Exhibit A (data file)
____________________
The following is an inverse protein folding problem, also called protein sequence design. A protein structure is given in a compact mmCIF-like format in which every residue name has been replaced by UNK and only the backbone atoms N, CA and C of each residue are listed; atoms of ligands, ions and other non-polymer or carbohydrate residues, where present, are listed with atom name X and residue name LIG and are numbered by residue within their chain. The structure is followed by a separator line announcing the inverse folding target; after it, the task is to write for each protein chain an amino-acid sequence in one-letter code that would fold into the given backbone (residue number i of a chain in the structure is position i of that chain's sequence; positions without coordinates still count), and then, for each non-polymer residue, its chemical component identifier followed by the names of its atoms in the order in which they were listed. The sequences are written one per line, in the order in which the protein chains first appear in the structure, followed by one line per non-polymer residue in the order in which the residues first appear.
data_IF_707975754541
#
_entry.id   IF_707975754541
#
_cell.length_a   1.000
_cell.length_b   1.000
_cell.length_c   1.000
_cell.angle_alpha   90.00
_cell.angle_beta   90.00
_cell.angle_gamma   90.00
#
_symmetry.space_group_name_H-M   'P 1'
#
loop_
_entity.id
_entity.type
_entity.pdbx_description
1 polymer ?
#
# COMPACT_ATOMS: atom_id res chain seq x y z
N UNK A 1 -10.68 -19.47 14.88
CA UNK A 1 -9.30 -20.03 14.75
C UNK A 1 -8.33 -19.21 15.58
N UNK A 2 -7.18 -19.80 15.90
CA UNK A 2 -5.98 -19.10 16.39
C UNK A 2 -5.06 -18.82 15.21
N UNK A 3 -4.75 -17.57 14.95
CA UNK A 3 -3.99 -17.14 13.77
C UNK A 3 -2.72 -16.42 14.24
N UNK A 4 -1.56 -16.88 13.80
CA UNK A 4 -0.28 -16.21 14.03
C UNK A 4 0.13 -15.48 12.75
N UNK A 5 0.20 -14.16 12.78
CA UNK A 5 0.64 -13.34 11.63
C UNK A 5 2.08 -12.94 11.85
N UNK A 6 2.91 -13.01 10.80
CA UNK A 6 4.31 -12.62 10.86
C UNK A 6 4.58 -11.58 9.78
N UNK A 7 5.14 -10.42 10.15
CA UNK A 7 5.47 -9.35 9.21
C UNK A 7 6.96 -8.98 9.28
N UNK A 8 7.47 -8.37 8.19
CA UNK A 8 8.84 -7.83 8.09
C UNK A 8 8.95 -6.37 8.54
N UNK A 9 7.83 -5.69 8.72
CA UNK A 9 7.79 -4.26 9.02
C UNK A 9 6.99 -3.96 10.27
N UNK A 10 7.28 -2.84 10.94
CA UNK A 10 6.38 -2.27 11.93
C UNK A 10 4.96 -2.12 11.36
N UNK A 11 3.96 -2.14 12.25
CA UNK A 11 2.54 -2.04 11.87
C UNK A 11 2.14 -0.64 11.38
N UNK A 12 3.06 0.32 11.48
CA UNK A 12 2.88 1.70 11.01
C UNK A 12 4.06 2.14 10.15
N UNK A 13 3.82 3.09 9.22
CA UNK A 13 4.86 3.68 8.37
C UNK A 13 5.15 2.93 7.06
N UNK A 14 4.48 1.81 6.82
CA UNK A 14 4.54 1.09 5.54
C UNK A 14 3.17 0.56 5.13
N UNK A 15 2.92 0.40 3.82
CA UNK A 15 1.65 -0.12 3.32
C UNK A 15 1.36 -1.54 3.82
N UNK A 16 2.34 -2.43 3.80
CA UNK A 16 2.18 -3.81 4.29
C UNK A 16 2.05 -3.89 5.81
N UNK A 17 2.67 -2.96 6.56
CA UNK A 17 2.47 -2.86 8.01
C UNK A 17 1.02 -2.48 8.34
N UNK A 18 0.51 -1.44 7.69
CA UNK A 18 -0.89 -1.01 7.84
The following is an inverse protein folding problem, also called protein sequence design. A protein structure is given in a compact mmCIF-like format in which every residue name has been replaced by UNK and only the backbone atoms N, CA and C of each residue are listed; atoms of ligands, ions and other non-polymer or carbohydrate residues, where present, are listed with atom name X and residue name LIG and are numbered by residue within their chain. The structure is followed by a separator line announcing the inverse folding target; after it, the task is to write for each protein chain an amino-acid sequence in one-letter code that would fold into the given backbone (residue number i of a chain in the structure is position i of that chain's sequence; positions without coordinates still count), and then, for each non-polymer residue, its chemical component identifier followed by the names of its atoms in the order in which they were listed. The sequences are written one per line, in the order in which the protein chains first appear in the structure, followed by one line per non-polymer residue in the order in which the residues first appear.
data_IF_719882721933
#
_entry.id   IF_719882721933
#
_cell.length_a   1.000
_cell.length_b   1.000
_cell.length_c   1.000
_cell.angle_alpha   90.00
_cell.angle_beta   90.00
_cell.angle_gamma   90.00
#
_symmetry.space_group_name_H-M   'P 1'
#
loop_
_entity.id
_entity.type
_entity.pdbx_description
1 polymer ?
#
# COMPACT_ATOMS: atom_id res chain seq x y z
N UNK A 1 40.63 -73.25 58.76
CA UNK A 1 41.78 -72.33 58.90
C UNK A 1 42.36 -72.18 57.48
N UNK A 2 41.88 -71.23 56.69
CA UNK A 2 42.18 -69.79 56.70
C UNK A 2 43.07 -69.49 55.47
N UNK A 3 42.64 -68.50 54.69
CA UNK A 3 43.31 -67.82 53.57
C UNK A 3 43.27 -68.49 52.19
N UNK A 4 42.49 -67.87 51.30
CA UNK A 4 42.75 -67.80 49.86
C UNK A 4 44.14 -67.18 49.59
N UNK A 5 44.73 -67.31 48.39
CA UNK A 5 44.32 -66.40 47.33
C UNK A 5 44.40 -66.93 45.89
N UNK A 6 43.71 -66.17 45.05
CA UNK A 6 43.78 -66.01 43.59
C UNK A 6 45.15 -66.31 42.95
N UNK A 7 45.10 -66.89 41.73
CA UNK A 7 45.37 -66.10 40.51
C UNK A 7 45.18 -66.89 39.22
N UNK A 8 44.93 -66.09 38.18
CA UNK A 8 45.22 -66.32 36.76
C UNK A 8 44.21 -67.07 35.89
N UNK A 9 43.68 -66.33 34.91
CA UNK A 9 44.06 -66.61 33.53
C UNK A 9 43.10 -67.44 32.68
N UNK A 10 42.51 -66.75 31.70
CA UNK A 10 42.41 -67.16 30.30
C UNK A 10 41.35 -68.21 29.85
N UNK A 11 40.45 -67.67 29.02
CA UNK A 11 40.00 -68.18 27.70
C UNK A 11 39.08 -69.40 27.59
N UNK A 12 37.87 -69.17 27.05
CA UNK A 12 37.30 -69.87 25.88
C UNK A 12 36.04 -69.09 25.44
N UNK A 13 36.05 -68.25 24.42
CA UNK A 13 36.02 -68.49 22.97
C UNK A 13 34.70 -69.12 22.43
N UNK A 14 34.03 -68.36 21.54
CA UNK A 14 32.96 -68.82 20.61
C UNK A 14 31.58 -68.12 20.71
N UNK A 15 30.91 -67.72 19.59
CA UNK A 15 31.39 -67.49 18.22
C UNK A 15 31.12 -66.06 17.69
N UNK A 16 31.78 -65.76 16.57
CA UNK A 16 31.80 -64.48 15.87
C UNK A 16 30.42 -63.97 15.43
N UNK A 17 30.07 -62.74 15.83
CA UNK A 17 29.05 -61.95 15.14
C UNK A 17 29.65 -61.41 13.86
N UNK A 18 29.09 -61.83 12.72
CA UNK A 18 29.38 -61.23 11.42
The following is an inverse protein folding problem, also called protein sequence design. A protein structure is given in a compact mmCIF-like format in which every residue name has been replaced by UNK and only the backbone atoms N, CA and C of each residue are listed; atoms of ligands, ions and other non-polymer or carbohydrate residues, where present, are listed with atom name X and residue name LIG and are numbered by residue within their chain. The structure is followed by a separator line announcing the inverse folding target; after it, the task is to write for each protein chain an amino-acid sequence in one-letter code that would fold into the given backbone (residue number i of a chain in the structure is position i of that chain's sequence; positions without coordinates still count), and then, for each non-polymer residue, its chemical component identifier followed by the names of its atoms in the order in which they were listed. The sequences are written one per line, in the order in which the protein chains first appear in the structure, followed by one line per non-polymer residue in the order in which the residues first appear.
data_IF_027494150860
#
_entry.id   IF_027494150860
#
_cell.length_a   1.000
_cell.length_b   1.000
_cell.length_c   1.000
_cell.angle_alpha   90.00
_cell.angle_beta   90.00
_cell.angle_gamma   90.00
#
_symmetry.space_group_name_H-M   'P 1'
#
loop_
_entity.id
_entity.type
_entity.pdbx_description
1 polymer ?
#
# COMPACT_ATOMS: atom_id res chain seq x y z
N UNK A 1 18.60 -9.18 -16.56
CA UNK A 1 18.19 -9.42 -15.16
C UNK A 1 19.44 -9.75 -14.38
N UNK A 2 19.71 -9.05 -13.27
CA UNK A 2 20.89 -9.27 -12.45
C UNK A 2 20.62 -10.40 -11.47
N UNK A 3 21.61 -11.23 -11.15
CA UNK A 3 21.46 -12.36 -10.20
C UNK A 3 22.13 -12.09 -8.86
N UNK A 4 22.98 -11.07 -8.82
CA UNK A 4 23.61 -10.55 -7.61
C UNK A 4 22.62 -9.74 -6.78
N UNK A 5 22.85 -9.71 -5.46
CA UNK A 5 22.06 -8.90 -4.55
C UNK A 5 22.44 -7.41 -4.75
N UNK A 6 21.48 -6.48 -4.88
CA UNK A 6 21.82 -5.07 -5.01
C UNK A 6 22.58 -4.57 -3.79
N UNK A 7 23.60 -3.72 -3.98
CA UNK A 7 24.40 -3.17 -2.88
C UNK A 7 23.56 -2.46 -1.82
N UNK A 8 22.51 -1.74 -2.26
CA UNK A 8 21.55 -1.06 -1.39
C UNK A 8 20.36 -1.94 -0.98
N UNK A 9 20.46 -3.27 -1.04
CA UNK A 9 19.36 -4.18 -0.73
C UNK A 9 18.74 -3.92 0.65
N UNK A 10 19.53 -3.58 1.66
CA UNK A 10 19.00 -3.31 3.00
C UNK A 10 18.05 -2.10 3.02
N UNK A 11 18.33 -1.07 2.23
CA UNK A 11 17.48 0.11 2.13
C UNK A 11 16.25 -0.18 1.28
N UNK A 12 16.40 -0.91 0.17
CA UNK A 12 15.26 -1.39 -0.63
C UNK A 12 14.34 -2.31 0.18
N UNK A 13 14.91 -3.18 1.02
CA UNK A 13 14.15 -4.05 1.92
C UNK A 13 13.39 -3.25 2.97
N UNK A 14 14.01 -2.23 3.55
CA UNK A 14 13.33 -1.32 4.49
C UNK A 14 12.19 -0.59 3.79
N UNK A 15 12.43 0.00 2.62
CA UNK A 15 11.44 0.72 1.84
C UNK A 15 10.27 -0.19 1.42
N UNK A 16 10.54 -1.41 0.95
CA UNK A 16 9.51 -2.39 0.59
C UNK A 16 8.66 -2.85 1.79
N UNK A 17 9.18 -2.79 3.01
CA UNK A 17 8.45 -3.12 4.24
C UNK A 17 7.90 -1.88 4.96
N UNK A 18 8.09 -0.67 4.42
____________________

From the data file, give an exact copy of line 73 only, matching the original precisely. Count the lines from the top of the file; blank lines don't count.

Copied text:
N UNK A 18 0.51 -1.44 7.69